Being located in the "Northwet", I was very concerned about leaks. I looked particularly at Lance and Northwood and other reputedly better brands. I considered that if I had covered storage I might be able to dry out the trailer between trips and thus enjoy a satisfactory experience. In fact, some owners do report many years of trouble-free life with conventional trailers. However, the odds are clearly aligned with a higher incidence of leaks, often leading to structural issues and/or mold.

There was a short-lived product line that featured wood-free construction with aluminum framing; Livin' Lite. They were bought out a few years ago, and then disappeared from the market shortly after being acquired by a large manufacturer. The interior aesthetics were a bit like upscale garage furnishings, though they improved over time. I think they might have had a bunkhouse layout or two. I always wondered if all that aluminum might defeat their insulation and/or promote condensation in cold weather. You'd have to research what owners say about those possible issues.

You will have to learn what you can about the alternatives and make a decision that works for you and your family. If you are okay with all these limitations we have noted above concerning the molded units, and can work with bunks for the little guys, then great. If you consider you'd prefer to have the larger size and layout of a conventional trailer, it might be something that could perhaps work out okay in a dryer, warmer climate, particularly if you have covered storage. You would probably do well to shop for a second-hand unit that 1) has been pre-depreciated, 2) has been de-bugged for the miscellaneous problems that arise, and 3) can be subjected to great scrutiny in an effort to detect any signs of leakage, such as the smell of mildew.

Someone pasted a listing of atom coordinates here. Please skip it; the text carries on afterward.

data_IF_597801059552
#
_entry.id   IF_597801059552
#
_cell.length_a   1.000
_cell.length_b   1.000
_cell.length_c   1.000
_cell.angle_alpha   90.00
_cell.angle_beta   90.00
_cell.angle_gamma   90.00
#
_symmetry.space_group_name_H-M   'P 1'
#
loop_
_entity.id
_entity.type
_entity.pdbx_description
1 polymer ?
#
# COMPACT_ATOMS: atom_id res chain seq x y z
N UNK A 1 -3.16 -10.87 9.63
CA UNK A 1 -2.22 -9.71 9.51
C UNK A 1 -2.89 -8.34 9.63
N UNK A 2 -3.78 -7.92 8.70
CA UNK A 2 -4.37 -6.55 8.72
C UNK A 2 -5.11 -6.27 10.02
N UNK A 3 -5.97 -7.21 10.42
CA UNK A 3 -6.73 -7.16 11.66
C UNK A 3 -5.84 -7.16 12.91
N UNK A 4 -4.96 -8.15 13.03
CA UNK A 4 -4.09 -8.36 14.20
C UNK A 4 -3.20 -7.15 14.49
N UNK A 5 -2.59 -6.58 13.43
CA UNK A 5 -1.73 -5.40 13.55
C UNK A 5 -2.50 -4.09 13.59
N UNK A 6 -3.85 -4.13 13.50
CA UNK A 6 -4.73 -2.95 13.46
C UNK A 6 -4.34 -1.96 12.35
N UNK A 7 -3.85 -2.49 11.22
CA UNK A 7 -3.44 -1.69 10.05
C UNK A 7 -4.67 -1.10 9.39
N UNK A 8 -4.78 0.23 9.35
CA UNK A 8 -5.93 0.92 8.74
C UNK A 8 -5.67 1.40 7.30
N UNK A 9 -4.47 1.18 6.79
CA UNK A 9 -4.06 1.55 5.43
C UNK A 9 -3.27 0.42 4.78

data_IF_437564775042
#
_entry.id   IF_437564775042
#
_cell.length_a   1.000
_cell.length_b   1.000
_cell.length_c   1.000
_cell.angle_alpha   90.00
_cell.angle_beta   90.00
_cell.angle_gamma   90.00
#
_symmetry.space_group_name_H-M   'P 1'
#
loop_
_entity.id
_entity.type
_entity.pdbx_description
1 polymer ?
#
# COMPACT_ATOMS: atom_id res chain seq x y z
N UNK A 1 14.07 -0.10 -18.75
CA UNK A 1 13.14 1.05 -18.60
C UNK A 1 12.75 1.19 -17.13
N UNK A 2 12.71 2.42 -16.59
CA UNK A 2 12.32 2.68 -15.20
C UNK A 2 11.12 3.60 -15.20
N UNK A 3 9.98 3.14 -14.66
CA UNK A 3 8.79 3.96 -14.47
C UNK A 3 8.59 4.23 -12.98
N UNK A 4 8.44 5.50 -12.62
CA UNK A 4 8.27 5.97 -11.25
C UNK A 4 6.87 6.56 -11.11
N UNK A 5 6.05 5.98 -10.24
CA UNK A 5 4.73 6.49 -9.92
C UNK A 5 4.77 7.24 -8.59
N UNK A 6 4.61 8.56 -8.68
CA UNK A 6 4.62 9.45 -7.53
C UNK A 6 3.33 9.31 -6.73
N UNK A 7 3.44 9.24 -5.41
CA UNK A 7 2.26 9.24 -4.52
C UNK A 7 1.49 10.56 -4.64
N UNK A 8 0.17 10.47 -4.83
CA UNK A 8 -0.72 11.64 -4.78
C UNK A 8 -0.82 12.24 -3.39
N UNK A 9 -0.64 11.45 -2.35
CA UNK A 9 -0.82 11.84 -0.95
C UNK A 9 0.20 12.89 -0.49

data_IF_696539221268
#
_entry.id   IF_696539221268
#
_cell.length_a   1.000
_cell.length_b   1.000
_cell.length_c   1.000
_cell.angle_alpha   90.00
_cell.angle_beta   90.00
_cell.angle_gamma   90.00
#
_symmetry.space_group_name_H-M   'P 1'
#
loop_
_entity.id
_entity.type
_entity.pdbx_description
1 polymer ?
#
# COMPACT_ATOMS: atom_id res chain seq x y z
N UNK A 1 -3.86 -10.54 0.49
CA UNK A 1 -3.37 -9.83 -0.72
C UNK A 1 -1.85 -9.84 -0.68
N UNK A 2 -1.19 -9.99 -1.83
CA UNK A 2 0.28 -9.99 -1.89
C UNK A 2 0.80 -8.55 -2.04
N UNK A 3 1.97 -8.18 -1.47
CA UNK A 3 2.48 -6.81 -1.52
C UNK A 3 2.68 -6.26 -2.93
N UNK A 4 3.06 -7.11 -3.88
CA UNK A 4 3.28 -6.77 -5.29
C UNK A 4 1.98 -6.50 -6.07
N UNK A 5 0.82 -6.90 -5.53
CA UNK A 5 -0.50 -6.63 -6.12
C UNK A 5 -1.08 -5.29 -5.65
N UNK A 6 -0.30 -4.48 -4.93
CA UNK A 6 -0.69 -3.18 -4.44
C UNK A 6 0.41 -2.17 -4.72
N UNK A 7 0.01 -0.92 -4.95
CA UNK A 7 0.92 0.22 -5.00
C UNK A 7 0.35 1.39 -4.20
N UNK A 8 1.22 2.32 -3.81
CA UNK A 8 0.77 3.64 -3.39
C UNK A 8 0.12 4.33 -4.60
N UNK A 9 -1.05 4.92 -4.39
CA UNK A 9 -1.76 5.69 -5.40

Final note, the aerodynamics of a larger conventional trailer will impose a substantially greater load when towing at highway speeds. There's normally a provision in your tow vehicle's owner's manual addressing the maximum "frontal area" of the trailer, so that's something to be aware of too.
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Old 07-18-2020, 01:33 PM   #12